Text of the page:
Disaster often has unintended consequences, though, and Hugo ended up being a catalyst for aggressive change, said Gil Shuler, a graphic designer who moved to the Charleston area from Sumter in 1983.

Charleston already was starting to grow and improve, but the storm and subsequent influx of insurance money for rebuilding accelerated the process, said Shuler, who is one of the Dig South presenters.

Soon, restaurants and shops (new and remade) were popping up, aided by infrastructure improvements, lower King Street development, College of Charleston activities and Spoleto Festival USA, which had gotten its start in 1977.

“It just became pretty hot,” Shuler said, referring to the so-called Jacuzzi effect, when disaster leads to improvements that otherwise would not have occurred.

By the first half of the 1990s, computers were becoming ubiquitous in business circles, and that made it increasingly possible for people in the tech and design sectors to work more efficiently in a decentralized way, he said.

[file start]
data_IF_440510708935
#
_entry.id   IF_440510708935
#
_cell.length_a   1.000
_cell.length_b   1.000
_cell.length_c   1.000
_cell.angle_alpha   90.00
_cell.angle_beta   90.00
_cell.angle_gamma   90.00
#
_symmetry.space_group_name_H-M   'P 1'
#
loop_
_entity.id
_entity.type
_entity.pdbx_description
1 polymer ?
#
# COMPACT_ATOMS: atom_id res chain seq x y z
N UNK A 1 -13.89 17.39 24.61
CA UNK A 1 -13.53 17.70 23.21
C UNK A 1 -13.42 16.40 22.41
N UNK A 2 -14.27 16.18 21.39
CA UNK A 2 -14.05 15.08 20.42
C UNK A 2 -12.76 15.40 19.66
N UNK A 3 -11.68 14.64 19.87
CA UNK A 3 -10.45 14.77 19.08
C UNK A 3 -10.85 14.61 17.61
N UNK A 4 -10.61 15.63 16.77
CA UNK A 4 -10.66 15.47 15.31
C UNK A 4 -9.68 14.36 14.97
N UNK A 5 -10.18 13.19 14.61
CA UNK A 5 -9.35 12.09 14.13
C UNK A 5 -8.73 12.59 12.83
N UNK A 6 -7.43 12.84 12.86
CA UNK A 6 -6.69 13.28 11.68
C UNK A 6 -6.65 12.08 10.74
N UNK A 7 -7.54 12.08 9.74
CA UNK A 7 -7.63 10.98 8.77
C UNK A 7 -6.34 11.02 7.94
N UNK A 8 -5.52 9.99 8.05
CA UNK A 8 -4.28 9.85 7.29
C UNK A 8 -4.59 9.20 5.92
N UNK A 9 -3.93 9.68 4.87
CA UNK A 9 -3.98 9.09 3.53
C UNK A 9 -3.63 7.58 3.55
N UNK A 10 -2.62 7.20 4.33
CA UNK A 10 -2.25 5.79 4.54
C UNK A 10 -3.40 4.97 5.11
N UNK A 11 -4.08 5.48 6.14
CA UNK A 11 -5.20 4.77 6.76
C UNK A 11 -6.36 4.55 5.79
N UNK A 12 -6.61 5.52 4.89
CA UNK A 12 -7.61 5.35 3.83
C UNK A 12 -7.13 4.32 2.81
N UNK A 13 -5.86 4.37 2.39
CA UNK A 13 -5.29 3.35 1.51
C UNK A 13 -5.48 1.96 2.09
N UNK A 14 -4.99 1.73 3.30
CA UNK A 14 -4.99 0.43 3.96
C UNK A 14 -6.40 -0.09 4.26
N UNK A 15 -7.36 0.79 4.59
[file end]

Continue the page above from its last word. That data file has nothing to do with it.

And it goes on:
What had been missing, the proximity to a major interstate highway, became less important as technology capabilities ramped up, he said.

“Then all the tech and design folks wanted to live here,” Shuler said. Charleston may never become a major corporate or industrial center, but its arts scene is vibrant and its creative corridor is booming.

For a generation that can work from its laptop, working well often means living well. “It becomes a quality of life issue,” he said.

And Charleston now seems to have crossed a threshold, attracting more and more creative entrepreneurs who are finding a solid foothold in this charming city by the sea.

“Soon, people realize the place is ripe for this kind of stuff,” Shuler said.

Idea generator

But any worthwhile activity begins with a good idea. And idea-sharing is becoming an art form unto itself in Charleston.

In November 2008, a group called Charleston Creative Parliament introduced its first Pecha Kucha event that, according to its website, is a “show-and-tell, open-mike night and happy hour that has become a forum for ideas on design, architecture and other forms of creativity.” (Pecha Kucha is Japanese for chit-chat.)